Why Do Humans Make Music? To Help Us Understand Each Other a Little Better: Study

A new study has found a link between a person's appreciation of music and their ability to feel empathy, suggesting that music may have an evolutionary purpose by enabling humans to bond with one another.

"What we found is that when they are listening to familiar music it is almost like they are engaging with a friend," lead author Zachary Wallmark, an assistant professor at the Southern Methodist University's Meadows School of the Arts, told Newsweek.

The study noted that the reward centers of the brains of highly empathetic people actually light up during functional MRI scans, according to the study, which was published in the peer-reviewed journal Frontiers in Behavioral Neuroscience. The research showed that music also activated other parts of the brain in these subjects, including those involved in social interaction and feeling empathy. This activation might suggest that music gives these listeners the same warm and fuzzy feelings as human contact.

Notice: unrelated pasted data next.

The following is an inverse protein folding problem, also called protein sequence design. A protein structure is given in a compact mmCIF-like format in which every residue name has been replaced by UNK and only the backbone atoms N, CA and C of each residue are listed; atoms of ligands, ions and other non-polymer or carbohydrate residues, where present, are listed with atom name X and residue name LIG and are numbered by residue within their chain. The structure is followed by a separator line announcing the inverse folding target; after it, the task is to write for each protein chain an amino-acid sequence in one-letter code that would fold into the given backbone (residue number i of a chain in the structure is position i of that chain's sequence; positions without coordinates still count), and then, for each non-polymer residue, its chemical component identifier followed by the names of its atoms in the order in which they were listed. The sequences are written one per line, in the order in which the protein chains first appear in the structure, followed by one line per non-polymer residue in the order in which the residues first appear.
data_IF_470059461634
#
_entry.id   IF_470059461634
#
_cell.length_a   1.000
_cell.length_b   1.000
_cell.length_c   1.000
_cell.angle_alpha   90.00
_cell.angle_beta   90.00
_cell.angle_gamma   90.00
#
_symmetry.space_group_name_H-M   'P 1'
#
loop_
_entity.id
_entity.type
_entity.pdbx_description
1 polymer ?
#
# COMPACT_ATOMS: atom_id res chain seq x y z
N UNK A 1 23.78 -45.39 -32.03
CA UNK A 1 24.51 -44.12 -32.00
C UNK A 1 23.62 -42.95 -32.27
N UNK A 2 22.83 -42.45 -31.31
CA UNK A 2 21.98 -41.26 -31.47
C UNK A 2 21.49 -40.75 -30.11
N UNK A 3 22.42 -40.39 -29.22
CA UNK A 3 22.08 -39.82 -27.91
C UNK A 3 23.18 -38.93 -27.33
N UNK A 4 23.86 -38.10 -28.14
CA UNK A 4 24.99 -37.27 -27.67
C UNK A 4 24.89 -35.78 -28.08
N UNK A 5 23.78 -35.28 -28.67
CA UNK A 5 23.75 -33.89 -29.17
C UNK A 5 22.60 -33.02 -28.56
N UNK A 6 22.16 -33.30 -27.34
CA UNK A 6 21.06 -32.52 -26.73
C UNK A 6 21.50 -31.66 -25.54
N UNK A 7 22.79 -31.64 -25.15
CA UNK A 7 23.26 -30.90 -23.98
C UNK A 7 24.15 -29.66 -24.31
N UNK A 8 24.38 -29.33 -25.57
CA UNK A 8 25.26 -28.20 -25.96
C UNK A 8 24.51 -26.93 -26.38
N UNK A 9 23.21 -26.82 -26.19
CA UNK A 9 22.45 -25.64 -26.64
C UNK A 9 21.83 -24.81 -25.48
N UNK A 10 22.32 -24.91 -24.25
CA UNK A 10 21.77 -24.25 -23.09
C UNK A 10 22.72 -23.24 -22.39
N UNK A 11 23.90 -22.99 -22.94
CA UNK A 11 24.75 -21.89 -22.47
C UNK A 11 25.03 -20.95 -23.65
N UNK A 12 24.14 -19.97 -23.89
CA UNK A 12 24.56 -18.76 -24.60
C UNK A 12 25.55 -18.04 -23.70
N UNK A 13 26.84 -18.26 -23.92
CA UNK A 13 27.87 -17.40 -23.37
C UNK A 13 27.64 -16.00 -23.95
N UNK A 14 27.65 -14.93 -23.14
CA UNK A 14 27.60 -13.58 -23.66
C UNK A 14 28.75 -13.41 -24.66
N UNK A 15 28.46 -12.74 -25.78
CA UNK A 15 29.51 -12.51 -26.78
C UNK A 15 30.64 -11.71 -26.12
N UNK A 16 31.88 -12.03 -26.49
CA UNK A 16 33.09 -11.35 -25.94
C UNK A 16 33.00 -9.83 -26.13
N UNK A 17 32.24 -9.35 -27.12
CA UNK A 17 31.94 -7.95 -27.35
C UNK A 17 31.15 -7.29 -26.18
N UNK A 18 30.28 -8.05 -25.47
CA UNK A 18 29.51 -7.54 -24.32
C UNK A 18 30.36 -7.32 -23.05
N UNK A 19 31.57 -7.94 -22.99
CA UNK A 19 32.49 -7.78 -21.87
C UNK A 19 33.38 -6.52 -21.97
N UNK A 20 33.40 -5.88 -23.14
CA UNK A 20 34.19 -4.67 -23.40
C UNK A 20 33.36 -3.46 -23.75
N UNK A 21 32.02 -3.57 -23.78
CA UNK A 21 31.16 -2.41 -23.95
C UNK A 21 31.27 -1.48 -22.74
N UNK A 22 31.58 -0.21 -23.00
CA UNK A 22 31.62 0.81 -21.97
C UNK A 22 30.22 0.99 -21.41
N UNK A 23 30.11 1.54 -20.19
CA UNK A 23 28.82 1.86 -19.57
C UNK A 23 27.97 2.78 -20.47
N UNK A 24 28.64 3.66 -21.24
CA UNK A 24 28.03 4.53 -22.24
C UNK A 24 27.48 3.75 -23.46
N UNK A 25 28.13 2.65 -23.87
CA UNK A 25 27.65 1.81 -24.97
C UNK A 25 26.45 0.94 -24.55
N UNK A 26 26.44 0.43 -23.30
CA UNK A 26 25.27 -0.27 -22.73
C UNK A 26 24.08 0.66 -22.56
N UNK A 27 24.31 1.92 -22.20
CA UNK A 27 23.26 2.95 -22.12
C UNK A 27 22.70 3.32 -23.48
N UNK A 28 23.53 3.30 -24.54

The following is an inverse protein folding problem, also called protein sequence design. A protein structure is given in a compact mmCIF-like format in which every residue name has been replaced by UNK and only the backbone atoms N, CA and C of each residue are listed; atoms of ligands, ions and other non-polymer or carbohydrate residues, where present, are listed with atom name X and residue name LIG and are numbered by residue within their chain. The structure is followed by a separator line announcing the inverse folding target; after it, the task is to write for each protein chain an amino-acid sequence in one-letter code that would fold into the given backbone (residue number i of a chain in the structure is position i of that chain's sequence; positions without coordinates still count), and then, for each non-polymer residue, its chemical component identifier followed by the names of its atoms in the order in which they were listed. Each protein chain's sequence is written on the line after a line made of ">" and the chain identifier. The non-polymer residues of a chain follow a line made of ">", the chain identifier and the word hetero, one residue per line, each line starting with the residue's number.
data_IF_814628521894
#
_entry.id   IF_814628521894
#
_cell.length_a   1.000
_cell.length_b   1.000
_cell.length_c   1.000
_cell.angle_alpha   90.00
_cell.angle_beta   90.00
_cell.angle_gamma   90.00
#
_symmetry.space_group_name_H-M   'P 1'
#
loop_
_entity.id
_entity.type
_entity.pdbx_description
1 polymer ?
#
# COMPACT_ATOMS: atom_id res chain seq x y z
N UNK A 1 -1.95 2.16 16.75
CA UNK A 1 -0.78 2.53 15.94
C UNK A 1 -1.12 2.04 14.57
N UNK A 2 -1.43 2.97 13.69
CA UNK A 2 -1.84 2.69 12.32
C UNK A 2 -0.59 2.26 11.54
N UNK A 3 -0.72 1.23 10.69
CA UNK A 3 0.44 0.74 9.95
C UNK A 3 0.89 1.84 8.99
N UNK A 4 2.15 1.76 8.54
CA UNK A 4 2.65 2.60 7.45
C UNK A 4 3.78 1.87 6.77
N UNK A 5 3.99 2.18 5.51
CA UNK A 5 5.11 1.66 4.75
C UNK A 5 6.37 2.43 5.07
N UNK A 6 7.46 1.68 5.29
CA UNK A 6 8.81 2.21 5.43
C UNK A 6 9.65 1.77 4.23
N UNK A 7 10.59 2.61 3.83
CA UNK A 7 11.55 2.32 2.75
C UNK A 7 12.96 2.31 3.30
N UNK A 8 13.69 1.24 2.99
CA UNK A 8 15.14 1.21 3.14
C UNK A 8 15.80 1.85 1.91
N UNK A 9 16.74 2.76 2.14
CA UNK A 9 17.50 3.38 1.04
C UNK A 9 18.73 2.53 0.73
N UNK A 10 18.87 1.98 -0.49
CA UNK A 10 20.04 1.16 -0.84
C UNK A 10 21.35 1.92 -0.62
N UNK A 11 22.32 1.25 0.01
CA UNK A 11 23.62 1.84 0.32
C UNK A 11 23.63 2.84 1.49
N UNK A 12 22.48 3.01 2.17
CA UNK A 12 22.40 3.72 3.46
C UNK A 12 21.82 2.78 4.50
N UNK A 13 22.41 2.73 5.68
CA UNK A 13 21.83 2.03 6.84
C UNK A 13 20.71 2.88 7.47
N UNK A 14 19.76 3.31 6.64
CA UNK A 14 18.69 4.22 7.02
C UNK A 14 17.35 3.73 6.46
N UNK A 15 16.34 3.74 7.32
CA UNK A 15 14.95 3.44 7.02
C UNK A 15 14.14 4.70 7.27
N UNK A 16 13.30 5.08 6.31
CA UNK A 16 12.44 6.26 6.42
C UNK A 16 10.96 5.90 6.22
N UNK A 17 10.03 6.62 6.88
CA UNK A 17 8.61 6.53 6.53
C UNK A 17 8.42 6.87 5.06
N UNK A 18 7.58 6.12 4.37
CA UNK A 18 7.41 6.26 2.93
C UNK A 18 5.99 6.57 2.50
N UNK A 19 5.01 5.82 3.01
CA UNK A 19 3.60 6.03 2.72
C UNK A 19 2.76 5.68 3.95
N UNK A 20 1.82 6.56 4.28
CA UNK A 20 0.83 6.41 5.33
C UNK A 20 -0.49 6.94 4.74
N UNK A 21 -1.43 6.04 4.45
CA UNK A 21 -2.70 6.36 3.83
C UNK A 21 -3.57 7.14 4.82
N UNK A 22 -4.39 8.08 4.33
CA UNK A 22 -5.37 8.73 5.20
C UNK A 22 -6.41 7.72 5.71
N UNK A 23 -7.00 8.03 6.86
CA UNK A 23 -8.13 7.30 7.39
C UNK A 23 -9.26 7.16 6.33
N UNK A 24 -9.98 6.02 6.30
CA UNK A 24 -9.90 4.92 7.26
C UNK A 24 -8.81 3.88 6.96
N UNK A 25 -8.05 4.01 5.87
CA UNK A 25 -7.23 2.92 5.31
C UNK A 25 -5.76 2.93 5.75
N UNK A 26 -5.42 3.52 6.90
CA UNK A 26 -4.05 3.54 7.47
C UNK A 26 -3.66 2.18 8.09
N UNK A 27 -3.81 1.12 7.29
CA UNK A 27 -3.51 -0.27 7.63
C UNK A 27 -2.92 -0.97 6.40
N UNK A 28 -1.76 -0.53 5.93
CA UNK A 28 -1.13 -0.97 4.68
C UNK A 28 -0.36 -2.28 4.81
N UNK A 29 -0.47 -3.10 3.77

A human brain scan. Researchers found that highly empathic people experience music differently. Getty Images

"The concept for the study comes out of this fact—that we really have been baffled for quite some time by why humans make music at all," Wallmark said. This research is the first of its kind to find evidence supporting a neurological connection between music and empathy.

During the study, 20 participants were asked to select a piece of music that they love and one that they strongly dislike. Then both music samples were played as researchers took scans of the participants' brains. The study was done in partnership with researchers at Southern Methodist University in Dallas and the University of California in Los Angeles.

After each participant received an MRI, they were asked to complete a survey to evaluate differences in empathy. The survey asked questions about how each participant experienced sympathy for others in distress, or how easily they can picture themselves in another person's shoes.

"This tells us that over and above appreciating music as high art, music is about humans interacting with other humans and trying to understand and communicate with each other," Wallmark said.

"The big takeaway is that this provides additional ballast to an emerging view that the primary function of music might be social. It might be primarily about communicating with others, bonding with others, being able to express and sonify your emotions and intentions," he said.

"It's not smoking gun evidence, obviously, but it is suggestive."